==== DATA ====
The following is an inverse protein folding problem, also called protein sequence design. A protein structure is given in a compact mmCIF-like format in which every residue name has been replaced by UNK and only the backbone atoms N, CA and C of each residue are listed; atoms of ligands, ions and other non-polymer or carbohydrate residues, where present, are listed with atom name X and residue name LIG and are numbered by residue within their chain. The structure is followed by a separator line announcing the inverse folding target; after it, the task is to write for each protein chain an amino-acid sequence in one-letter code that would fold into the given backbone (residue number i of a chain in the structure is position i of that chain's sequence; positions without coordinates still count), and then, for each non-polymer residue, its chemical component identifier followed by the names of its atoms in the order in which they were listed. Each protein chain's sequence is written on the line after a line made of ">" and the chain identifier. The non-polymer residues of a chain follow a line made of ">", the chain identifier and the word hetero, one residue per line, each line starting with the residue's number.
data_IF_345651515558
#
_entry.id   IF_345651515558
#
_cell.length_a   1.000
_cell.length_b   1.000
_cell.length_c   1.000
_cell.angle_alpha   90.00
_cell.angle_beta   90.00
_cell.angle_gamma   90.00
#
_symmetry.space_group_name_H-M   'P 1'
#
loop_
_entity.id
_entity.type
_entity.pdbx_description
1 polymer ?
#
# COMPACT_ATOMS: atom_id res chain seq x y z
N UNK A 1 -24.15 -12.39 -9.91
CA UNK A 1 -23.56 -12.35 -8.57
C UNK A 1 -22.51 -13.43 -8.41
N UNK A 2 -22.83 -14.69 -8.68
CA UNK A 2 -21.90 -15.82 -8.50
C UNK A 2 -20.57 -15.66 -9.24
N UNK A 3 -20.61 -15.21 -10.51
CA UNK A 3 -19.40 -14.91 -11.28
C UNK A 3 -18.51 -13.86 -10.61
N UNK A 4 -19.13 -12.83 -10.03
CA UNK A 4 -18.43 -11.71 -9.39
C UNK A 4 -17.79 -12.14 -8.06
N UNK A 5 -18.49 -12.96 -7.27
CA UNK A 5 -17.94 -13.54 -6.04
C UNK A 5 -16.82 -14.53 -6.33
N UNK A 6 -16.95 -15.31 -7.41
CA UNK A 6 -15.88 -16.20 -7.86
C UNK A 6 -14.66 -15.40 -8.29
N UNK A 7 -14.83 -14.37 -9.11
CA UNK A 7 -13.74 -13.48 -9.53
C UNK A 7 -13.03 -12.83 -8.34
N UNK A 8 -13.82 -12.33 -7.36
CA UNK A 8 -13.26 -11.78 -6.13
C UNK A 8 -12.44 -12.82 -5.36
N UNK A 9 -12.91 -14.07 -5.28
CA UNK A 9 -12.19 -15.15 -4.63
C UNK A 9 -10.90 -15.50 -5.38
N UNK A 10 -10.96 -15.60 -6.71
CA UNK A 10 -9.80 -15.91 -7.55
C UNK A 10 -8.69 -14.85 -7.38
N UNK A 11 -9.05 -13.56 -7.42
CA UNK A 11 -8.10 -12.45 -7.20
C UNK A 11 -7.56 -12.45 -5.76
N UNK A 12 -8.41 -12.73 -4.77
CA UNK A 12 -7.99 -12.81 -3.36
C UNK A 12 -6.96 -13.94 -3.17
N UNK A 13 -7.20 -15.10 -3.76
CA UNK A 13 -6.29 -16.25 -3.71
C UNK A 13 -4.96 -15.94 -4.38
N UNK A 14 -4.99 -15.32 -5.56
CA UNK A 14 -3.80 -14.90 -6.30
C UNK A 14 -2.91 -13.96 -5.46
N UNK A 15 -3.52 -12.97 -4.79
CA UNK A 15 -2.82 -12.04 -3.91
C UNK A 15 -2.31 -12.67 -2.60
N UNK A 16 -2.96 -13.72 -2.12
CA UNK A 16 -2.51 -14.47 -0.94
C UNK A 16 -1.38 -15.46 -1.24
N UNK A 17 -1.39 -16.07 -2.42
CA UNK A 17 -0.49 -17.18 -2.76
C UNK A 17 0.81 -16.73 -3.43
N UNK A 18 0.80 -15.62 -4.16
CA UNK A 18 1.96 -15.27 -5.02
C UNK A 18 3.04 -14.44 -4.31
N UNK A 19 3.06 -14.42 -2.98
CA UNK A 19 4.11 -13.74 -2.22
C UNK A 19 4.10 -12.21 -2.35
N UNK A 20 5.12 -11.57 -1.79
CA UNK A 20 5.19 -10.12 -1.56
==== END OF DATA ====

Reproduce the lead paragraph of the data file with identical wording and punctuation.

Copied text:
The following is an inverse protein folding problem, also called protein sequence design. A protein structure is given in a compact mmCIF-like format in which every residue name has been replaced by UNK and only the backbone atoms N, CA and C of each residue are listed; atoms of ligands, ions and other non-polymer or carbohydrate residues, where present, are listed with atom name X and residue name LIG and are numbered by residue within their chain. The structure is followed by a separator line announcing the inverse folding target; after it, the task is to write for each protein chain an amino-acid sequence in one-letter code that would fold into the given backbone (residue number i of a chain in the structure is position i of that chain's sequence; positions without coordinates still count), and then, for each non-polymer residue, its chemical component identifier followed by the names of its atoms in the order in which they were listed. Each protein chain's sequence is written on the line after a line made of ">" and the chain identifier. The non-polymer residues of a chain follow a line made of ">", the chain identifier and the word hetero, one residue per line, each line starting with the residue's number.